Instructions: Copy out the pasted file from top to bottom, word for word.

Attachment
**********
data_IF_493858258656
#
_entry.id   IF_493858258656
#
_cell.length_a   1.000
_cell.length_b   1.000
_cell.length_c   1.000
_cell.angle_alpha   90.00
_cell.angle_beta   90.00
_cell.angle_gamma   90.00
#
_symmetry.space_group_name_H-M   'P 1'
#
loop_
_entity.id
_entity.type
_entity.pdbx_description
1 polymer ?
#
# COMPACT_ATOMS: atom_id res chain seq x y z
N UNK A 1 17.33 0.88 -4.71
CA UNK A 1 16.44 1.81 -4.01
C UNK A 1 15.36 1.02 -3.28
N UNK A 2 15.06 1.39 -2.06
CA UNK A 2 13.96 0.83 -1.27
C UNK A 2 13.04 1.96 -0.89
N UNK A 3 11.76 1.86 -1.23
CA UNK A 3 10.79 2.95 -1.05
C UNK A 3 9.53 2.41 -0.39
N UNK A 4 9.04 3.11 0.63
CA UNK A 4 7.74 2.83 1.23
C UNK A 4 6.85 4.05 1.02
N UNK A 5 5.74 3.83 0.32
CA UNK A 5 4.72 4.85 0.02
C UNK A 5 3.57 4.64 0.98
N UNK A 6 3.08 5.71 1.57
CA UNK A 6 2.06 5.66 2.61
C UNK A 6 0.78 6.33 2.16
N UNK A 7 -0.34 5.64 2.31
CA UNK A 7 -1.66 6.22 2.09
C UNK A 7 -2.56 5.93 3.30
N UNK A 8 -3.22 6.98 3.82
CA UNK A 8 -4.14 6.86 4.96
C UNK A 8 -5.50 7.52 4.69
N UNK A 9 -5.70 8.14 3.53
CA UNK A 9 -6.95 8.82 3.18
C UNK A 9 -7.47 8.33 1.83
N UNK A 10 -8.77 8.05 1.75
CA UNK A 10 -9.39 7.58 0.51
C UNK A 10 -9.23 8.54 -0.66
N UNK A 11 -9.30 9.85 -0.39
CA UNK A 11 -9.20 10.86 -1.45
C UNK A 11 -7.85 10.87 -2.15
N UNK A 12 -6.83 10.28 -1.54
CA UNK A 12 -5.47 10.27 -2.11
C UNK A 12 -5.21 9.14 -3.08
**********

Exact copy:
data_IF_493858258656
#
_entry.id   IF_493858258656
#
_cell.length_a   1.000
_cell.length_b   1.000
_cell.length_c   1.000
_cell.angle_alpha   90.00
_cell.angle_beta   90.00
_cell.angle_gamma   90.00
#
_symmetry.space_group_name_H-M   'P 1'
#
loop_
_entity.id
_entity.type
_entity.pdbx_description
1 polymer ?
#
# COMPACT_ATOMS: atom_id res chain seq x y z
N UNK A 1 17.33 0.88 -4.71
CA UNK A 1 16.44 1.81 -4.01
C UNK A 1 15.36 1.02 -3.28
N UNK A 2 15.06 1.39 -2.06
CA UNK A 2 13.96 0.83 -1.27
C UNK A 2 13.04 1.96 -0.89
N UNK A 3 11.76 1.86 -1.23
CA UNK A 3 10.79 2.95 -1.05
C UNK A 3 9.53 2.41 -0.39
N UNK A 4 9.04 3.11 0.63
CA UNK A 4 7.74 2.83 1.23
C UNK A 4 6.85 4.05 1.02
N UNK A 5 5.74 3.83 0.32
CA UNK A 5 4.72 4.85 0.02
C UNK A 5 3.57 4.64 0.98
N UNK A 6 3.08 5.71 1.57
CA UNK A 6 2.06 5.66 2.61
C UNK A 6 0.78 6.33 2.16
N UNK A 7 -0.34 5.64 2.31
CA UNK A 7 -1.66 6.22 2.09
C UNK A 7 -2.56 5.93 3.30
N UNK A 8 -3.22 6.98 3.82
CA UNK A 8 -4.14 6.86 4.96
C UNK A 8 -5.50 7.52 4.69
N UNK A 9 -5.70 8.14 3.53
CA UNK A 9 -6.95 8.82 3.18
C UNK A 9 -7.47 8.33 1.83
N UNK A 10 -8.77 8.05 1.75
CA UNK A 10 -9.39 7.58 0.51
C UNK A 10 -9.23 8.54 -0.66
N UNK A 11 -9.30 9.85 -0.39
CA UNK A 11 -9.20 10.86 -1.45
C UNK A 11 -7.85 10.87 -2.15
N UNK A 12 -6.83 10.28 -1.54
CA UNK A 12 -5.47 10.27 -2.11
C UNK A 12 -5.21 9.14 -3.08